Norwegian Elkhound

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Norwegian-ElkhoundIn Norway thousands of years ago, the Norwegian Elkhound was essential to the Vikings not only as a hunter, but also to guard the home and livestock, herd livestock and pull sleds.Today the Norwegian Elkhound is used for hunting and is also kept as a family companion. The Norwegian Elkhound is a moderately sized dog. It is loyal and courageous, and makes a great pet for the experienced dog owner. It is quite affectionate and loyal, as well as being a skilled hunter.

The Norwegian Elkhound is adept at keeping its prey at bay and tracking all types of game, not just elk. In the home, the Elkhound is friendly and playful towards members of the family. It is good with children, particularly if socialized to them as a pup. The Norwegian Elkhound can be a bit hard to train, as they are independent and can be stubborn. However, they are responsive to training if it is done by a firm, patient person and begins early.

Norwegian-Elkhound1The Elkhound can be noisy, particularly when unfamiliar things happen, and make a good watchdog. Although they can live in an apartment, they are happier and healthier in suburban or rural environments where they have plenty of room to exercise.The Norwegian Elkhound is moderately sized, reaching around 20 inches in height and weighing up to 55 pounds. They have a thick, straight and coarse outer coat, which covers a soft, thick and wooly undercoat.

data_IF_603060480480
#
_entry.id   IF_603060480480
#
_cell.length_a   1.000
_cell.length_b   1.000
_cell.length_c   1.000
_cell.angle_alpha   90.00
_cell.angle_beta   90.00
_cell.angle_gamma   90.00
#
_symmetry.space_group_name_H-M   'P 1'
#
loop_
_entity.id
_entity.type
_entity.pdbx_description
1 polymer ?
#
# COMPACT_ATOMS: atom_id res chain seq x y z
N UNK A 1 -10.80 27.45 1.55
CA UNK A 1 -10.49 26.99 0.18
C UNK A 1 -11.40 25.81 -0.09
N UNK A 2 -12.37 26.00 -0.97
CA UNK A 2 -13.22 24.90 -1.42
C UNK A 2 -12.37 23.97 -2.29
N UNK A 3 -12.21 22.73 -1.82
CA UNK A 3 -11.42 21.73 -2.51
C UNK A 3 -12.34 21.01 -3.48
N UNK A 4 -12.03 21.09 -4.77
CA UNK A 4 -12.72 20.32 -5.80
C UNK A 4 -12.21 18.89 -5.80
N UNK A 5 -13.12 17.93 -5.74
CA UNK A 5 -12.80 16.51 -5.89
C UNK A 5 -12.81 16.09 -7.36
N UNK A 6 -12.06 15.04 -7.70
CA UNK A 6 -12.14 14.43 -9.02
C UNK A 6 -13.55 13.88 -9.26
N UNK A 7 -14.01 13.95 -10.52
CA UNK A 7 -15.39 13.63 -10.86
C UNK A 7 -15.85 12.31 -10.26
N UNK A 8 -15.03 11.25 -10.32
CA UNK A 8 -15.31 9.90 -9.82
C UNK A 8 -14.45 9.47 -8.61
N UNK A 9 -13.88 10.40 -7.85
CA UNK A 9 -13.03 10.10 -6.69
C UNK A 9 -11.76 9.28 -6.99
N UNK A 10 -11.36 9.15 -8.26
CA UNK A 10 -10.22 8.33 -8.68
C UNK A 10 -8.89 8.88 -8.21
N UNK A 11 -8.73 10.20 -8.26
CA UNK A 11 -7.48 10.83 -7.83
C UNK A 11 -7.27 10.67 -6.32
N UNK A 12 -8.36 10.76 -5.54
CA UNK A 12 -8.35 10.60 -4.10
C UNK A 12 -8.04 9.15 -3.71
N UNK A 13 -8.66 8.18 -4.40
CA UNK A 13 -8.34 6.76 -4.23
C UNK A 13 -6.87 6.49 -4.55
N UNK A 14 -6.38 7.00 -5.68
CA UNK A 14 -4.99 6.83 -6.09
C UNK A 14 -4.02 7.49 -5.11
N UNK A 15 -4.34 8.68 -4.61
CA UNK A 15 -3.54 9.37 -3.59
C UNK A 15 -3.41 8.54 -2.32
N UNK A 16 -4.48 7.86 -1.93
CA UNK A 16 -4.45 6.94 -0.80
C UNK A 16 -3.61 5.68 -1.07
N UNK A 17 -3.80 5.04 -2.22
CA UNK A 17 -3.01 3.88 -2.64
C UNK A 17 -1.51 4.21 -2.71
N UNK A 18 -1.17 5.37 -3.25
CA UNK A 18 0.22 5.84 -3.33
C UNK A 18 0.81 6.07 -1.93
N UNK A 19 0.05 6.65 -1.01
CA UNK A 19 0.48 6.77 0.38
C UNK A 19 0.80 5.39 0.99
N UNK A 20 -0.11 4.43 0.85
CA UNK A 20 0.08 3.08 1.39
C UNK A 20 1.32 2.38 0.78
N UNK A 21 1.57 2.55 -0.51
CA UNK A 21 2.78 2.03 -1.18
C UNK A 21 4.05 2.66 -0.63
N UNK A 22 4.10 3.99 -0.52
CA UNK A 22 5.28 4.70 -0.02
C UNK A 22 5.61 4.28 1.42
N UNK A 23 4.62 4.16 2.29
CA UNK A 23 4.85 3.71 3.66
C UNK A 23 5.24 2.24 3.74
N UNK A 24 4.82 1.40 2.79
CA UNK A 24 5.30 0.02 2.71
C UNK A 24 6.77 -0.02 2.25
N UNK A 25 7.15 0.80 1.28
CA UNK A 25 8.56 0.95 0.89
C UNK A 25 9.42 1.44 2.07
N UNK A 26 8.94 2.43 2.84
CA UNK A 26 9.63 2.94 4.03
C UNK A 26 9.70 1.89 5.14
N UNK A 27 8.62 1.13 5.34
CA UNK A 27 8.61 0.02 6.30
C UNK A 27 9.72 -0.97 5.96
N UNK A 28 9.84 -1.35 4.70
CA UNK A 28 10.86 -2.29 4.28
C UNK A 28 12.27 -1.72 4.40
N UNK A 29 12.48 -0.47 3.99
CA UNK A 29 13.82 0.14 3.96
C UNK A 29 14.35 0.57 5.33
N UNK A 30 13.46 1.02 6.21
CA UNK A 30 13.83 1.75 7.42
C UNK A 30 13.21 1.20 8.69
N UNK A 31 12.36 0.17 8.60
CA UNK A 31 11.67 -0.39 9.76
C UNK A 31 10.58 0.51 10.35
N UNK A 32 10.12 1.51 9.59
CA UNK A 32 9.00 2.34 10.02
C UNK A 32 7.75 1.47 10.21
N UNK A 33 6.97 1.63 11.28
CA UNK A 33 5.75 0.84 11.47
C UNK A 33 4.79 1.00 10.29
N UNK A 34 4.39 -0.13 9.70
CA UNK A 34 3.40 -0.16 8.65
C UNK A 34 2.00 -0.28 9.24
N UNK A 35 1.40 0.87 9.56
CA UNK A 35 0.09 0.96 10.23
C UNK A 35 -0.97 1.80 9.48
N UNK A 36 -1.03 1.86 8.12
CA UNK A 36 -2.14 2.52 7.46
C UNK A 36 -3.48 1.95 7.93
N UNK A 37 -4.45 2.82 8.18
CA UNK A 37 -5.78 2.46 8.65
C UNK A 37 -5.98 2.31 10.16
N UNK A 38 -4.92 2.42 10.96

The Norwegian Elkhound’s coat is gray with black tips. They have a square body with a broad head. The tail of an Elkhound is long and curls over the back and they have prick ears.Norwegian Elkhounds existed as early as 5000 BC. Its most essential use was as a hunter, particularly of big game such as bear and elk. Elkhounds were brought to England just before World War I and the British Elkhound society was founded in 1923.

Norwegian-Elkhound2The Norwegian Elkhound should be groomed a couple of times a week. They need lots of exercise, and should be walked or jogged several times daily. They also should be given the opportunity to play in a secure area every day.Some common health problems associated with the Norwegian Elkhound are eye problems such as cataracts, progressive retinal atrophy and glaucoma, as well as congenital kidney problems.